Queen Amanirenas: The One-Eyed African Queen Who Defeated the Roman Empire
Queen Amanirenas was a Kushite queen described as “a manly sort of lady and blind in one eye” by the Greek geographer and historian Strabo of Amasia.
Legendary Roman emperor Caesar Augustus was receiving envoys from the Kingdom of Kush, located in modern-day Sudan, when he was on the Greek island of Samos.
In her book, journalist Selina O’Grady writes that the messengers sent Augustus a collection of golden arrows while conveying the following message: “The Candace (Queen) gives you these arrows.”
In addition, they said that there were two ways the emperor could interpret the gift: “If you want peace, they are a sign of her warmth and friendliness. You will need them if you wish to go to battle.
It would have been viewed as a grave disrespect for an African queen to issue the most powerful man in the world with such a dire ultimatum.
After all, Augustus had essentially done it all by himself to turn Rome from a republic to an empire, and the realm he now ruled over extended as far as northern Spain, through portions of central Europe, and as far as Egypt.
His armies were armed with spears, swords, and javelins, all of which were far more effective than the hatchets the Kushites used.
They also wore bronze breastplates. In addition, Kush had a wealth of natural riches that could have benefited Rome’s coffers, including as gold mines, iron, and ivory, luring Augustus to assault even without the insult.
In actuality, this was more of a surrender than a pact. All of Queen Amanirenas’ demands, including that the Romans leave every Kushite territory they had conquered and promise they would never again try to extort money from her realm, were accepted by Augustus.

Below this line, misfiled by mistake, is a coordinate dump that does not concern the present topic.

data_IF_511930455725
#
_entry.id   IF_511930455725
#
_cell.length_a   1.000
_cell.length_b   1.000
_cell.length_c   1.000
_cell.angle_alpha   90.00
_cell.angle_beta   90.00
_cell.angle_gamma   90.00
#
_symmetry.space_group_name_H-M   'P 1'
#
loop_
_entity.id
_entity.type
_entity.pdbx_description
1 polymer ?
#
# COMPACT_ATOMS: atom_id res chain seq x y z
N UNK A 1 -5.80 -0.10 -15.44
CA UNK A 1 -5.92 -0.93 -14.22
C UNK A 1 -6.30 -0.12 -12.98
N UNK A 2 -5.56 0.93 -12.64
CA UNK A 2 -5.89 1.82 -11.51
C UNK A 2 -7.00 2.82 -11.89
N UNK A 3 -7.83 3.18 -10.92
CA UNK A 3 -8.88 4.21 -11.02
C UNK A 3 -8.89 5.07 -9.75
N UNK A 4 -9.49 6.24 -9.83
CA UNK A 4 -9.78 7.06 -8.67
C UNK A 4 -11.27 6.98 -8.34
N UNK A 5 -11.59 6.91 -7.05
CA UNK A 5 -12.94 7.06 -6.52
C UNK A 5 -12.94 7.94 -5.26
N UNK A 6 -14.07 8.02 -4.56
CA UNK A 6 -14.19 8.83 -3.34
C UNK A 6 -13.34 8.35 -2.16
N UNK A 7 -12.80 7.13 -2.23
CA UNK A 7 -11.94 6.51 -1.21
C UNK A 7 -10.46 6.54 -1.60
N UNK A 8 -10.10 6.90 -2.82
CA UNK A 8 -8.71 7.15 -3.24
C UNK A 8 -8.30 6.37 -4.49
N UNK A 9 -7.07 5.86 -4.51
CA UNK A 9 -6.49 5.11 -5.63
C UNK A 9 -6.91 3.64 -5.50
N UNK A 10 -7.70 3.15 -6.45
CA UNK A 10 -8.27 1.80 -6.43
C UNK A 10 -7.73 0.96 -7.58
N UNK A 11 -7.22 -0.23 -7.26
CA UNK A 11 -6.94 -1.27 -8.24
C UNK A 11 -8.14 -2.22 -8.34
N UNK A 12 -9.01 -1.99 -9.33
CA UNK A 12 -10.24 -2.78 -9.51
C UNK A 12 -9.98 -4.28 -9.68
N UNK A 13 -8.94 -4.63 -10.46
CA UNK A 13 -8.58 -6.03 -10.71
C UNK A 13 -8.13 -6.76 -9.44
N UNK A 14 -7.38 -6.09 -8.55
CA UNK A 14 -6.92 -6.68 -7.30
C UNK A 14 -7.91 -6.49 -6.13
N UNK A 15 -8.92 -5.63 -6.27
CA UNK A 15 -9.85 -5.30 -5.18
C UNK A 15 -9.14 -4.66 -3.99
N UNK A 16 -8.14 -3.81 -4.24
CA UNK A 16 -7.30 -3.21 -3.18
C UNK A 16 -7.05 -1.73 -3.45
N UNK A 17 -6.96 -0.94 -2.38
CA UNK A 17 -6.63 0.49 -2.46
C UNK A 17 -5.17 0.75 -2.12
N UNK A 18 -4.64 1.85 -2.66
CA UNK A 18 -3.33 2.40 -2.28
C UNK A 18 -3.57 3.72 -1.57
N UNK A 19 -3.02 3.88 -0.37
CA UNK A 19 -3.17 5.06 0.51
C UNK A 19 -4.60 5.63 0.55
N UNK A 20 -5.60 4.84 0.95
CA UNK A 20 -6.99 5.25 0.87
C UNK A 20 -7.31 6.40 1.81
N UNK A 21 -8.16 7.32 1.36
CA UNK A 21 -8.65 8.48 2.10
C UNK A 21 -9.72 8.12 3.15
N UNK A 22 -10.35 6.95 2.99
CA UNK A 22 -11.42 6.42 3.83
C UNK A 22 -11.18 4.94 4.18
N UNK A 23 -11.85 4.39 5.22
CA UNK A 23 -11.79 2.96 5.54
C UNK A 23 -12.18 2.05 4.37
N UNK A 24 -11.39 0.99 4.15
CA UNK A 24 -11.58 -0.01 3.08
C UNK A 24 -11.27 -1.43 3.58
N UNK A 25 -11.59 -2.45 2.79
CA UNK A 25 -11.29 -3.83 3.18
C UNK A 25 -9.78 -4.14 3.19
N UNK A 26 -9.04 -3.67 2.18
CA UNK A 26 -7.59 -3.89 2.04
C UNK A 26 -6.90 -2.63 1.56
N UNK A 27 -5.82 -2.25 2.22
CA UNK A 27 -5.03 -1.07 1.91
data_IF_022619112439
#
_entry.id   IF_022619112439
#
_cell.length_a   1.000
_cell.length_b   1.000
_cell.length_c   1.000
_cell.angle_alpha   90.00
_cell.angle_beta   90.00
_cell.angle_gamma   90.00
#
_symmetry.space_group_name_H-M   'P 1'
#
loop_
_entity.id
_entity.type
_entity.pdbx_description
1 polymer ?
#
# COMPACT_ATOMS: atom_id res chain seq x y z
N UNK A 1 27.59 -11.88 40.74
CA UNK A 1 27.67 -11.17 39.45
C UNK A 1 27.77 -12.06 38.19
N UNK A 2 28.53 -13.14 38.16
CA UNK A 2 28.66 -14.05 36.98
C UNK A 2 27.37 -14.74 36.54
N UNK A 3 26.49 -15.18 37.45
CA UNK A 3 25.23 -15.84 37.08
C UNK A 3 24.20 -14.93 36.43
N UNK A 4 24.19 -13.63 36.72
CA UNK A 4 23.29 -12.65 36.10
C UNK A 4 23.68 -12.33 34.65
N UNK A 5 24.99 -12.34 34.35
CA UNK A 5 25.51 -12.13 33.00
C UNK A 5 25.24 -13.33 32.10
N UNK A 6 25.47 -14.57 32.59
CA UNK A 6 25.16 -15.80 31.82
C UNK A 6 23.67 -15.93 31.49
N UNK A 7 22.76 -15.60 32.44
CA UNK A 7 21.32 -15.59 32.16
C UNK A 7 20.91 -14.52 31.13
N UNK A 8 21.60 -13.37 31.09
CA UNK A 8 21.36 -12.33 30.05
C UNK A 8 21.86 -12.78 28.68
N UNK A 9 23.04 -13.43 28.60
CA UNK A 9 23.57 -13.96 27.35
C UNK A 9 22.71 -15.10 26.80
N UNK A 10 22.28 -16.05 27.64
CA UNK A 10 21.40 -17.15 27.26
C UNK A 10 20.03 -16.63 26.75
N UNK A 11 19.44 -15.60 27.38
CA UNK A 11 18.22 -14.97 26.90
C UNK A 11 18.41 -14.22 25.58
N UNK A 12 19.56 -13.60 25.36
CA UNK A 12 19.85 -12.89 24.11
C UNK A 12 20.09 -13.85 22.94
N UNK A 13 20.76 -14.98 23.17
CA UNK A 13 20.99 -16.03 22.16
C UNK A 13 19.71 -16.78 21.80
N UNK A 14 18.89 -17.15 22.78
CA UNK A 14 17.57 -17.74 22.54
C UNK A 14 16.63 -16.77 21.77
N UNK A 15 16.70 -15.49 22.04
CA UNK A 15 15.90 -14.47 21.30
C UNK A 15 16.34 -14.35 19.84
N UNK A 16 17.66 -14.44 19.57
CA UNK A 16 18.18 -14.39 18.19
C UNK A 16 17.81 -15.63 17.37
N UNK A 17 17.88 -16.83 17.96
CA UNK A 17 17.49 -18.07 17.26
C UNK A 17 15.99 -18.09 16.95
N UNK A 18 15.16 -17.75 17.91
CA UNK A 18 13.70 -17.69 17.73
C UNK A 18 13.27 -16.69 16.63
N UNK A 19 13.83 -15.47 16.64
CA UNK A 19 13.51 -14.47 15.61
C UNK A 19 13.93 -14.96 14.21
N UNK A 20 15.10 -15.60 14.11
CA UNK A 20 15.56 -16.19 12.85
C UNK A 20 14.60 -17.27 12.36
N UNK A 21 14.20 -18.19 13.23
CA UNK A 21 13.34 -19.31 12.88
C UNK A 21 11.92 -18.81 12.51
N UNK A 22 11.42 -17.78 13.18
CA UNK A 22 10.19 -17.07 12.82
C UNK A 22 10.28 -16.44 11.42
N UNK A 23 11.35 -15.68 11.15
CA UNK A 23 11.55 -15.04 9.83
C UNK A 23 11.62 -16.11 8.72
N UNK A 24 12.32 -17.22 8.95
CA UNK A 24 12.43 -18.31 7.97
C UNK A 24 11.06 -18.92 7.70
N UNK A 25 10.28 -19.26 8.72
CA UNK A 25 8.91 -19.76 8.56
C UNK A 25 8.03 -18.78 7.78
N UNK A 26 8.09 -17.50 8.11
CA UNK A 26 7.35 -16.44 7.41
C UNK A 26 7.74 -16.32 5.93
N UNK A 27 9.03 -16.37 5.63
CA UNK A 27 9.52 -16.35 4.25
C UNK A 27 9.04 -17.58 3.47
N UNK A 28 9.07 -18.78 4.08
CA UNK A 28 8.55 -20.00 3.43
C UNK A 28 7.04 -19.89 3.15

Kush was a portion of Nubia, which was located beneath Egypt. It was a location where women had a lot of power, in contrast to the majority of the rest of the globe at the time.
Isis was worshipped as the supreme deity in the Nubian valley, and throughout its history, Nubia has had various female rulers.
Between the years 40 and 10 B.C., Nubia was ruled by Queen Amanirenas. She and her husband, King Teriteqas, ruled the prosperous kingdom from their throne in the city of Mero.
According to Janice Kamrin, curator of Egyptian art at the Metropolitan Museum, “Nubia was an important transit point for luxury items such as ivory and exotic objects based on its position as an intermediary between the Mediterranean world and sub-Saharan Africa.
The Egyptians heavily relied on commerce with Queen Amanirenas’s ruled Mero to meet the demands of their affluent populous.
Her maze-like palace was a storehouse filled with enormous blocks of gold and ivory tusks, with gigantic brick-vaulted halls lined with gold leaf.
She exchanged her valuables for Egyptian items like glassware, fabric, maize, and bronze bowls.
However, ten years into Amanirenas’ rule, Augustus overthrew Mark Antony and Cleopatra’s rule in Egypt, altering the political climate.
He declared himself to be the emperor and made Egypt a Roman colony. He had arrived at Queen Amanirenas’ front door.
Augustus appointed a military comrade named Gaius Cornelius Gallus, a Roman poet, before he left Egypt to begin his mission to conquer new lands.
The Egyptians in the south rose against Roman control within a year after the conquest, prompting Cornelius to send his troops south to put down the uprising.
He regained control before entering Amanirenas’ Nubia and claiming the island of Philae.
He overthrew a local ruler there and granted this dynasty the prestigious title of tyrannus in exchange for their loyalty to Rome.
Cornelius had his accomplishments written on a sizable stone tablet that was constructed in Philae as a show of intimidation and also his vanity.
He listed his conquests in Latin, Greek, and ancient Egyptian to advertise his glory.
Gaius Cornelius Gallus son of Gnaius, the Roman cavalryman, was the first prefect of Alexandria and Egypt following Caesar son of the divine’s defeat of the kings.